Final fundraising results for each club and for the District will be available sometime in late July after The Rotary Foundation documents all of the 2016-17 contributions it has received.  Final reports will be shared with clubs through their respective Assistant Governors.

The DTC Rotary Club will hold the Second Annual Water Toy Race on September 23 on Chatfield Reservoir.  Last year, sixty four fun loving, hearty souls were met with a hot breakfast, refreshing water and a sunny day.  The racers were primarily Interact and RYLA students from six different schools, but also included college students, families and adults of all ages.  Costumed participants raced through a goofy, creative and very wet obstacle course using inflatable kayaks, paddle boards and inner tubes, sometimes lashed together.  No experience was necessary.
All District 5450 Rotary and Interact clubs are invited to attend.  Prizes will be awarded for best costumes, fastest team, and most fun to watch.  Registration for a four person team is $200, and includes breakfast and the use of all water toys. The race is a tremendous team building event and a good way to kick off the school year.  Proceeds will support RYLA scholarships, literacy projects, our Peaceful Schools Program, and college scholarships for students who practice “Service Above Self.”    
Sponsorship opportunities are available at levels from $250 to $2,500.  Already, Colorado Water Sports, Renaissance Adventure Guides, and Victoria Sailing School have agreed to donate thousands of dollars in site and equipment rentals.  For more information, go to
Rotary Club of Littleton Presents Very Special Awards
Special people deserve special awards. Cole Hancock is at the beginning of his conservation journey and Dave Muller is nearer the end. It’s time for both to be honored for their work and to be recognized for their love of Colorado’s outdoors.  At the June 13, 2017 noon lunch meeting of the Rotary Club of Littleton these two local men will receive Paul Harris Fellow awards, named for the founder of Rotary International.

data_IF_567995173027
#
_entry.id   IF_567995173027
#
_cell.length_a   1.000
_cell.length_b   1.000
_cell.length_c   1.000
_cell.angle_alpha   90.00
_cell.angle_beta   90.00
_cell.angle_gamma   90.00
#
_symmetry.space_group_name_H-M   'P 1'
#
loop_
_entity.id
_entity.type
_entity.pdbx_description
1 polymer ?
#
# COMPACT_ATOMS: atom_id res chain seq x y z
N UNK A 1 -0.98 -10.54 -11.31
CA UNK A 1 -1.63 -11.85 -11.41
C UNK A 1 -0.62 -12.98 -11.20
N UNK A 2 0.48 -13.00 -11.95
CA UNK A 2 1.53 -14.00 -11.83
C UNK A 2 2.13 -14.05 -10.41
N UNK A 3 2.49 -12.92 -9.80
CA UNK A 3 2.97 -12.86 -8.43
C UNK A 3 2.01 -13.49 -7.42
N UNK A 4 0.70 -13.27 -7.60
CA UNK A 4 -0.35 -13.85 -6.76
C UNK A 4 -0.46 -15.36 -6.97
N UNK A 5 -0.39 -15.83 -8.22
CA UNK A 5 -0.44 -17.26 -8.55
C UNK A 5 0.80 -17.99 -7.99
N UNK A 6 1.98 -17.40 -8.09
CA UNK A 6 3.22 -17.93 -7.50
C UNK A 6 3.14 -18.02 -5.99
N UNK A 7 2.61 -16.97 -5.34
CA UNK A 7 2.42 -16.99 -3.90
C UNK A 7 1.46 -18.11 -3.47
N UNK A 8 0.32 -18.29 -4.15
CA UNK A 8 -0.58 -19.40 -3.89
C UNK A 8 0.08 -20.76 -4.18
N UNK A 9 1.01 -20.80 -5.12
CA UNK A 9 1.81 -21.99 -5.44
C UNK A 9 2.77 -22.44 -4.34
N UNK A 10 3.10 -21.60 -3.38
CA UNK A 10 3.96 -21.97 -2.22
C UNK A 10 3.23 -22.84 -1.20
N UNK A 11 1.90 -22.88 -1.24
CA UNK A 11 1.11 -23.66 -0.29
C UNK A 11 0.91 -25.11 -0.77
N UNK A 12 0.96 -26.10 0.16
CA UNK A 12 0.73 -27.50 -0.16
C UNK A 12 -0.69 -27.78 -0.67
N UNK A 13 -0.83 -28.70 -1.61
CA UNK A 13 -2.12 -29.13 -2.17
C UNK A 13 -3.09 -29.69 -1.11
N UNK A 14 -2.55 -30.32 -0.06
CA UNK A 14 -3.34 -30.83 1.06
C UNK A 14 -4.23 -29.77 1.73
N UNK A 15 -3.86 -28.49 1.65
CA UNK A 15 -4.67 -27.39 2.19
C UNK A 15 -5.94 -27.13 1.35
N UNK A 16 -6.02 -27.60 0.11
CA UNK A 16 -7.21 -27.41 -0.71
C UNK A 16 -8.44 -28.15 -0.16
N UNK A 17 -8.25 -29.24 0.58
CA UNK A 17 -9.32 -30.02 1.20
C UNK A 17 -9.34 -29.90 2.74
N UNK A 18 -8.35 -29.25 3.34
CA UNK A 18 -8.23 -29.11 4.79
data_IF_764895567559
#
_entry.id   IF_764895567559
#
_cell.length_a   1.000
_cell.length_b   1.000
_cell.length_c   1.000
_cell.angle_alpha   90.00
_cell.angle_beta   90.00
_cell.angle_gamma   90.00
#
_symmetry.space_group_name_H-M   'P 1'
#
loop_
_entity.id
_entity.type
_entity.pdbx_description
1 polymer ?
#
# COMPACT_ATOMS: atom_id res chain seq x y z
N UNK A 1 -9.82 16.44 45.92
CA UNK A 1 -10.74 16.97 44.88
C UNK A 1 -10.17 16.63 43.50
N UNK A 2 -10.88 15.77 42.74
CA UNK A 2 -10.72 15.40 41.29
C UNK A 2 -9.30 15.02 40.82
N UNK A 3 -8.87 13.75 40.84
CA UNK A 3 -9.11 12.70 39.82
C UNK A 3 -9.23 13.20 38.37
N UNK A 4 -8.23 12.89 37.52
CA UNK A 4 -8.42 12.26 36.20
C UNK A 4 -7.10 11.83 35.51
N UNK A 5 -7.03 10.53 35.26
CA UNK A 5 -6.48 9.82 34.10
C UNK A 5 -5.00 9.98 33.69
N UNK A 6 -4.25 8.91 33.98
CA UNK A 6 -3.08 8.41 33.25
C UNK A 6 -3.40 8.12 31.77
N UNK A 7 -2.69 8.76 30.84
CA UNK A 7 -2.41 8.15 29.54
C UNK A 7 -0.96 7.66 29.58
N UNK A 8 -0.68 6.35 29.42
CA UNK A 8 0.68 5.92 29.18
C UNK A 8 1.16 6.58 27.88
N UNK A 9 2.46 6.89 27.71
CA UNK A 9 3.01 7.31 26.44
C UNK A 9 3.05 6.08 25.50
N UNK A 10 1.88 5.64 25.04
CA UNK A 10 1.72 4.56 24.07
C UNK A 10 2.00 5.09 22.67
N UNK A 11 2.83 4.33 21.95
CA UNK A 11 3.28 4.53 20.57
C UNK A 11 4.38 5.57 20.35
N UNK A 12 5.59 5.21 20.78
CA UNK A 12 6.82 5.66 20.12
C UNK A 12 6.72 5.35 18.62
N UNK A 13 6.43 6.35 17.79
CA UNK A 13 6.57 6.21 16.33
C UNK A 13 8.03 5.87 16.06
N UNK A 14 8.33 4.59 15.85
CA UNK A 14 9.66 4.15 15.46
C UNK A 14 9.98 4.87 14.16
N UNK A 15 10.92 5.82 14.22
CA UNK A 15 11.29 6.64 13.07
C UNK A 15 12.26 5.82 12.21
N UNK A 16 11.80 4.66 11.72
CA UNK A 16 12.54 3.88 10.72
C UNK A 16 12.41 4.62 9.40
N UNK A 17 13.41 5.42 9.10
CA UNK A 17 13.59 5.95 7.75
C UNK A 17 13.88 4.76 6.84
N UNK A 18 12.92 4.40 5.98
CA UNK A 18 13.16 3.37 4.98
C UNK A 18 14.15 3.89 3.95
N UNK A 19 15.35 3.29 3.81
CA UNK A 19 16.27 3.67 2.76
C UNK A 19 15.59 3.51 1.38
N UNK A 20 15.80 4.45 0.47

Rotarians may designate a Paul Harris Fellow as a tribute to a person who demonstrate Rotary’s values and motto: Service Above Self. It is rare for Littleton Rotarians to make these awards to non-Rotarians, which makes these presentations even more special.
Drop it Like It's Hot for ShelterBox was the title and theme of a fund-raiser conducted by The Interact Club of Crown Pointe Academy, in Westminster, Colorado on May 7, 2017.  More precisely, it was a fund-raiser for ShelterBox conducted by three eighth grade boys, Asher Aragon, “Moose” Gomez and Jaden Cornett. Over the course of about three months, they designed, organized and implemented this golf-ball-drop raffle. They visited Rotary Clubs, making their presentation and selling golf balls; arranged for student assemblies at their school, including a display of a ShelterBox tent; they solicited the families of their school through daily announcements and the distribution of flyers; and hosted the event at their school where the local fire department provided a ladder truck for the dropping of the golf balls.
The goal of these three young men was to raise enough money for the purchase of two ShelterBoxes. They were extraordinarily successful in raising a total of $2,350.00, $1000.00 which can be used for a ShelterBox for future disasters, and $1,350.00 for deployment essentials.
The event day was a tremendous success and a fun day for about 50 attendees.
Young environmentalists from Azerbaijan visit the Continental Divide (June 2017)
In June, five young environmentalists from Baku, Azerbaijan traveled on an Open World program focusing on Environmental Campaigns. The delegation was accompanied by an Open World-trained facilitator, who assists in cross-cultural understanding and logistics. During their orientation in Washington, D.C., the group met with staff from the office of Rep. Ed Perlmutter, where they discussed the environmental situation in Colorado.